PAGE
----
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I'm using a table that has more than 20 million records and running query is taking a significant amount of time. Can I have a definition or statement, saying if the sequence number reaches a million do a partition with name predefined naming syntax like table_name_i where i keeps on incrementing.

Table definition is like below:

Table name - CHIP_DETAILS
Columns - 
  SEQ_NO - INT(10) - Auto Increment
  CHIP_ID - Varchar(16)
  USER_ID - INT(10)

MYSQL version - MySQL server 5.5.23 
OS - Windows 7 Home Premium - 64 Bit 
RAM - 8 Gigs 
Processor - Intel i5 2.53

Any help is greatly appreciated.

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I don't see how partitioning the table into multiple tables is going to increase performance, unless you can distribute those tables over different hardware, like different servers or at least diferent hard disks. At least if your queries need to operate on the whole table. If only a fraction of the table is sufficient for most queries, then identifying the criteria describing that fraction might be better than simply splitting at arbitrary points. – MvG Sep 3 '12 at 10:39
@MvG - I'll have queries that need to hit the entire table and splitting data would make the fetch much faster than looking after million records, and this is what I thought. May be I was mislead by the word partition, but would love to hear any techniques or tricks that would help me execute my queries much faster. – Sirish Sep 3 '12 at 13:06

If you partition the table into say n distinct tables, then each of them will only contain one nth of the data, so you can expect queries to be faster by a factor of up to n. But for queries which have to process all the data, you'll need to operate on each of these n tables, which means you'll have n such queries. In the best case, this brings you back to the original performance. In practice, the constant overhead required to prepare a query for execution will be executed n times instead of once, so you'll almost certainly be degrading performance.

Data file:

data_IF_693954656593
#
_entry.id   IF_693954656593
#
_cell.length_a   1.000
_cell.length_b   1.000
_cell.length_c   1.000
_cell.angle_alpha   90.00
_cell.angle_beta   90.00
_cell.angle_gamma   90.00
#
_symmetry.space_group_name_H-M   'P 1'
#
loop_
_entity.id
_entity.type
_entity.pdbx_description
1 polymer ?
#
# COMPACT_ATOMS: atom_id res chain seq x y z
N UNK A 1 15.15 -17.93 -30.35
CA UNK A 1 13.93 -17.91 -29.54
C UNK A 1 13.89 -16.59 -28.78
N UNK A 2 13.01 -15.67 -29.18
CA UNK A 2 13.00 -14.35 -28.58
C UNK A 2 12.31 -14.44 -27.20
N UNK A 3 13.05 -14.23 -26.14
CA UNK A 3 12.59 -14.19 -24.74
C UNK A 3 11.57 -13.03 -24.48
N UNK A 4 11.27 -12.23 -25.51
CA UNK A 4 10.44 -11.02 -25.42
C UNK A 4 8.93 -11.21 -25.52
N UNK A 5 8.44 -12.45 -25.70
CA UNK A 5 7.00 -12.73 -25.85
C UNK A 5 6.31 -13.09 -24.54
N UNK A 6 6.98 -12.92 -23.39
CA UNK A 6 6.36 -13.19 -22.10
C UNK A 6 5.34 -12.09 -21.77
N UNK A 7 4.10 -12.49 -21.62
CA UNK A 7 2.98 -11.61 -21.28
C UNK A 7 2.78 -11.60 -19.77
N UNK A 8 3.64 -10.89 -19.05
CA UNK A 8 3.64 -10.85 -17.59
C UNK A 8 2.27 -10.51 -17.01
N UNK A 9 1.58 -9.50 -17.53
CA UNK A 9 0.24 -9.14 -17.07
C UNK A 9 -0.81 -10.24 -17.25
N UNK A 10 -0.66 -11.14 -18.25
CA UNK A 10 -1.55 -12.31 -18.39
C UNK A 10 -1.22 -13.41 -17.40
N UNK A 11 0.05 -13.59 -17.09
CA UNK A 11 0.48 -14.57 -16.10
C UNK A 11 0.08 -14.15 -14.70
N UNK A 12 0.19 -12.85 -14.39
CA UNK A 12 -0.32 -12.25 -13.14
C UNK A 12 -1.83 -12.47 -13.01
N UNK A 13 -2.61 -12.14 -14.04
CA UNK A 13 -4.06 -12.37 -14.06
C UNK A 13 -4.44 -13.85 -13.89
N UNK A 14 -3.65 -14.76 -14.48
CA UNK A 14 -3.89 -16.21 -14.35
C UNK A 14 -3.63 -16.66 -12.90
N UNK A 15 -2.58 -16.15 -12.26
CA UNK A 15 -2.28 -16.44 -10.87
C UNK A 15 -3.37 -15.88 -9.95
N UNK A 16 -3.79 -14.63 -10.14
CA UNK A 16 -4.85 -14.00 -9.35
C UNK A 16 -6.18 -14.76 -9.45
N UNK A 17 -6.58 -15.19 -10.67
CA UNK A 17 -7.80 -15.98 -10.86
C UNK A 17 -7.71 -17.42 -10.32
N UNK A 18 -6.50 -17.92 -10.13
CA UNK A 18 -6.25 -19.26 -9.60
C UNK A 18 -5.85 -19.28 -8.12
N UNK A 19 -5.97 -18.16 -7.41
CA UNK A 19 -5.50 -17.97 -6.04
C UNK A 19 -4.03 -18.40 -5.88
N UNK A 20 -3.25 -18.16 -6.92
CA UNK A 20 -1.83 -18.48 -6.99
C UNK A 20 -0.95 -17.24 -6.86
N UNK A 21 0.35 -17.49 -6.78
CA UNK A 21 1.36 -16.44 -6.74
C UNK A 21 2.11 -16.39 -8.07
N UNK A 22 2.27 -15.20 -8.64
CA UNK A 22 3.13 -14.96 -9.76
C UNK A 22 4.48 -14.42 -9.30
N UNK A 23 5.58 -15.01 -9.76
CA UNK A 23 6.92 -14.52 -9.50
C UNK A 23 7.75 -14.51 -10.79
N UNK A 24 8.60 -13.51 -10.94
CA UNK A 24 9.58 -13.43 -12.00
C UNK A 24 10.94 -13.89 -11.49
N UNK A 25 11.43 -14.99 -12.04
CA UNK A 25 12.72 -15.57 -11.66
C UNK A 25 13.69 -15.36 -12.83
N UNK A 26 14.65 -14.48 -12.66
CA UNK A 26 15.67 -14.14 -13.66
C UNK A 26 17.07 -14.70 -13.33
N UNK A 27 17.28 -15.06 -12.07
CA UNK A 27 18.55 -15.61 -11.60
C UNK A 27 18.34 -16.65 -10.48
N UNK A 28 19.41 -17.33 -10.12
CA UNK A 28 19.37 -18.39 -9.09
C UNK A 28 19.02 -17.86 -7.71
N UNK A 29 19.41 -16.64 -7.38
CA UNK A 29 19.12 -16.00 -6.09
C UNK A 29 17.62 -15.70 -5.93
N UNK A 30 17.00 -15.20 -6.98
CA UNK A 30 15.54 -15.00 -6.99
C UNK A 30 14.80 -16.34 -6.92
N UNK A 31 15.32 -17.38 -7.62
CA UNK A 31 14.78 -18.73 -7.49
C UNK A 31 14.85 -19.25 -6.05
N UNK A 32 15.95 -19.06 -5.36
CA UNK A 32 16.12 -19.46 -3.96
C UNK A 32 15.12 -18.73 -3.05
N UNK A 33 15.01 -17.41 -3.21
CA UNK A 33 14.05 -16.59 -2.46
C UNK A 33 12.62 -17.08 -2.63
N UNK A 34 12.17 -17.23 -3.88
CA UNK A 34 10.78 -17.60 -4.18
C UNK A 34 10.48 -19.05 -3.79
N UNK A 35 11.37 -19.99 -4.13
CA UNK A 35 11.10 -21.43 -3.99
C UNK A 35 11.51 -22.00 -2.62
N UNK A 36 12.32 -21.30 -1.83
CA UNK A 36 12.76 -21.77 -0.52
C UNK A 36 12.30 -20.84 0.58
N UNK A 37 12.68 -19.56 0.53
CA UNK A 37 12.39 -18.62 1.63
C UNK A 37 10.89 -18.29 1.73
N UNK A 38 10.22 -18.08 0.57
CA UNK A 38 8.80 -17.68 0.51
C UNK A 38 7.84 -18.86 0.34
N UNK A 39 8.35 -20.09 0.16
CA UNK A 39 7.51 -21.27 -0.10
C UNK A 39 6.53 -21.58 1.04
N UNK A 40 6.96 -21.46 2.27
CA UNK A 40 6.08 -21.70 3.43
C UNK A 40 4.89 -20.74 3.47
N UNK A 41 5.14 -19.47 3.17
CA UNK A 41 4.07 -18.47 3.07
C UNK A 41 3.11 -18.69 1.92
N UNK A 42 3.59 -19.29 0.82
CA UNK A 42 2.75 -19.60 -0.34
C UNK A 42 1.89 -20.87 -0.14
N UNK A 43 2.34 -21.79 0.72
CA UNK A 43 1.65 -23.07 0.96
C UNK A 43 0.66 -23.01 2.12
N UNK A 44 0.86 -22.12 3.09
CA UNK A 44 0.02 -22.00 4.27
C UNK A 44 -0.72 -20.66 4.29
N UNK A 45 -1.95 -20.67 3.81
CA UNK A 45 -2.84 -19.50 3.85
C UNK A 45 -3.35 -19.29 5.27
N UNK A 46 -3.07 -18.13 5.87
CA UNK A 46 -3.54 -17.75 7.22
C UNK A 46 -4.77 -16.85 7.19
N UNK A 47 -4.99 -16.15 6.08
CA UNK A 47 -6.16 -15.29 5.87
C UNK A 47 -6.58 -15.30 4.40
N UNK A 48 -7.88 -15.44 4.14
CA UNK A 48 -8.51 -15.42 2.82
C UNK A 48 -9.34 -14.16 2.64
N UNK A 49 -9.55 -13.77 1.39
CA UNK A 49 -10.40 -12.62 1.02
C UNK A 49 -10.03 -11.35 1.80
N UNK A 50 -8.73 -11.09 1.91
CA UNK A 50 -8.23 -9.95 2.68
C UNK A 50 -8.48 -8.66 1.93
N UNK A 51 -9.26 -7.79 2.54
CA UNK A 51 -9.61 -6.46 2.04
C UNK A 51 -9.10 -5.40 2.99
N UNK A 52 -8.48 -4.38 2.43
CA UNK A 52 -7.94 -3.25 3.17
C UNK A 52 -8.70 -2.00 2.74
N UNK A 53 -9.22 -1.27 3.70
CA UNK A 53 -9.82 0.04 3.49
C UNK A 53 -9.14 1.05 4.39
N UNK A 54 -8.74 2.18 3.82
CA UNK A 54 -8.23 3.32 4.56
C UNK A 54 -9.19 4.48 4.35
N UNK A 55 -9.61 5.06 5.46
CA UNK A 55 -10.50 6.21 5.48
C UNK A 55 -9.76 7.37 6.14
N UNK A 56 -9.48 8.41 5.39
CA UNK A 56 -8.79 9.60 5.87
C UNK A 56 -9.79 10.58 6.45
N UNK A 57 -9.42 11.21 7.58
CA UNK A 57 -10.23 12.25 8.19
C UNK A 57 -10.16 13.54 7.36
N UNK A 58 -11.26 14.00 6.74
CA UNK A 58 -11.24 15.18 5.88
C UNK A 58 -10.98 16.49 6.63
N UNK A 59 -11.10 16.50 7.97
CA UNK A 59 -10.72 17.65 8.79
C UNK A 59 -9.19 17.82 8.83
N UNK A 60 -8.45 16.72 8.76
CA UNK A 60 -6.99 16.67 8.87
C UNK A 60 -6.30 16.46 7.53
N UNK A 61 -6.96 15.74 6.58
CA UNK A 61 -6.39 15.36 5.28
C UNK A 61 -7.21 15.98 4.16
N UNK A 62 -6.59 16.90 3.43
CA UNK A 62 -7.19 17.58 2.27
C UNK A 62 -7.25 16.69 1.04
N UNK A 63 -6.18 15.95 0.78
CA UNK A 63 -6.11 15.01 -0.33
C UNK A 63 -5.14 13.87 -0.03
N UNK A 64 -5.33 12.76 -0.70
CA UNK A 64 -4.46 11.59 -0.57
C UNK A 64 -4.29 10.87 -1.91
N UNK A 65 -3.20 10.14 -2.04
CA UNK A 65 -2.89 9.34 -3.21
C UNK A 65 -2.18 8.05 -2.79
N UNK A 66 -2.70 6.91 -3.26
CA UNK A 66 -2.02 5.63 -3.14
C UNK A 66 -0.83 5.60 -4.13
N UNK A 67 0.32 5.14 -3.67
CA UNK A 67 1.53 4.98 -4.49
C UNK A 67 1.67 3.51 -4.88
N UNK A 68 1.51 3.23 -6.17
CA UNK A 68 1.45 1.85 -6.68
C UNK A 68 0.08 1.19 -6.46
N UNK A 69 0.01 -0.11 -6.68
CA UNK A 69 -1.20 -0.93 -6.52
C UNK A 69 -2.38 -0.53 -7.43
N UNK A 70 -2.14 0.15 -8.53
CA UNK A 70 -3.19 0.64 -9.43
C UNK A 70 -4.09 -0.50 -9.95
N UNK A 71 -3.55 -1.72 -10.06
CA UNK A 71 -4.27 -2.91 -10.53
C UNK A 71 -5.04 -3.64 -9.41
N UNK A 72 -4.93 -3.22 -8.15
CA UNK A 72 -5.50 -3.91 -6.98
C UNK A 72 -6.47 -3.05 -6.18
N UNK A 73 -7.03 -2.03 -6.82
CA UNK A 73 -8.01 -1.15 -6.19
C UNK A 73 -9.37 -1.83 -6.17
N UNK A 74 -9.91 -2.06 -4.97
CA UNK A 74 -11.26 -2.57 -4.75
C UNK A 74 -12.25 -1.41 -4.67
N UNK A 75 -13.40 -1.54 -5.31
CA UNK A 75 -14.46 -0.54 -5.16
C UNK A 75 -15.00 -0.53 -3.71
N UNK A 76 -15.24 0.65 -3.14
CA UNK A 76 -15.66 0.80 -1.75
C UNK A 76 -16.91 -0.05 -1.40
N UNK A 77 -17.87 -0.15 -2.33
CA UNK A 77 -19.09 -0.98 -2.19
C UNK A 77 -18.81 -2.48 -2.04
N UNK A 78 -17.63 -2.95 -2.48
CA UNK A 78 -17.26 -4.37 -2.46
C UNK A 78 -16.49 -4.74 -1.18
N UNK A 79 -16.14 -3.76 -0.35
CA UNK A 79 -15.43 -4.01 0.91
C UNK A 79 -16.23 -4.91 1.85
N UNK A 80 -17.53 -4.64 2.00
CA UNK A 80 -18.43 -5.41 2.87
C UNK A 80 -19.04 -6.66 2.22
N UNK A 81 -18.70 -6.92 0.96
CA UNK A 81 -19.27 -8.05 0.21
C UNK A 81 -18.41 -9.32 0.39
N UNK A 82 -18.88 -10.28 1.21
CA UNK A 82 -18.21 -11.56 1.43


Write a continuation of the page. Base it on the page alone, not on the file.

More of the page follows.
Database engines usually are designed to cope quite well with large amounts of data, and 20 million records isn't really that much. So manually redistributing the data isn't likely to be helpful. Instead, you should check to make sure that you have suitable indices to access only those portions of the database you actually need to access. The table may be really huge, but as long as you only access a small portion of it, your queries will still be fast. Have a look at the output of the EXPLAIN command for one of the queries you consider too slow, to see where you might need other indices. Rewriting the queries, e.g. to make better use of these indices, might help as well. Optimizing a database is a complex subject, and requires more knowledge of what you're actually trying to do. One crucial information is the ratio between reads and writes.

As I wrote in a comment above, splitting your table only makes sense if you can place the different parts on different hard disks, so that they can be accessed in parallel. In that case, you will want to explore the MySQL partitioning features in order to let MySQL do the splitting in such a way as to maximize the use of parallel access.

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Partitioning a table should be done via column values, for example date. If you put a months worth of data into each partition, a query that covers only 2 months of data (and this needs to be made explicit in a filter on the query), only 2 partitions need to be included by the optimiser to give the results. Unless you partition on a column in the data (for exaple month), and use an arbitrary non data based partition key like row_id, how will the optimiser know which partitions the data it needs to answer the query resides in? It will have to refer to all partitions, then stitch all the data back together - making the query even slower than if you didn't partition.

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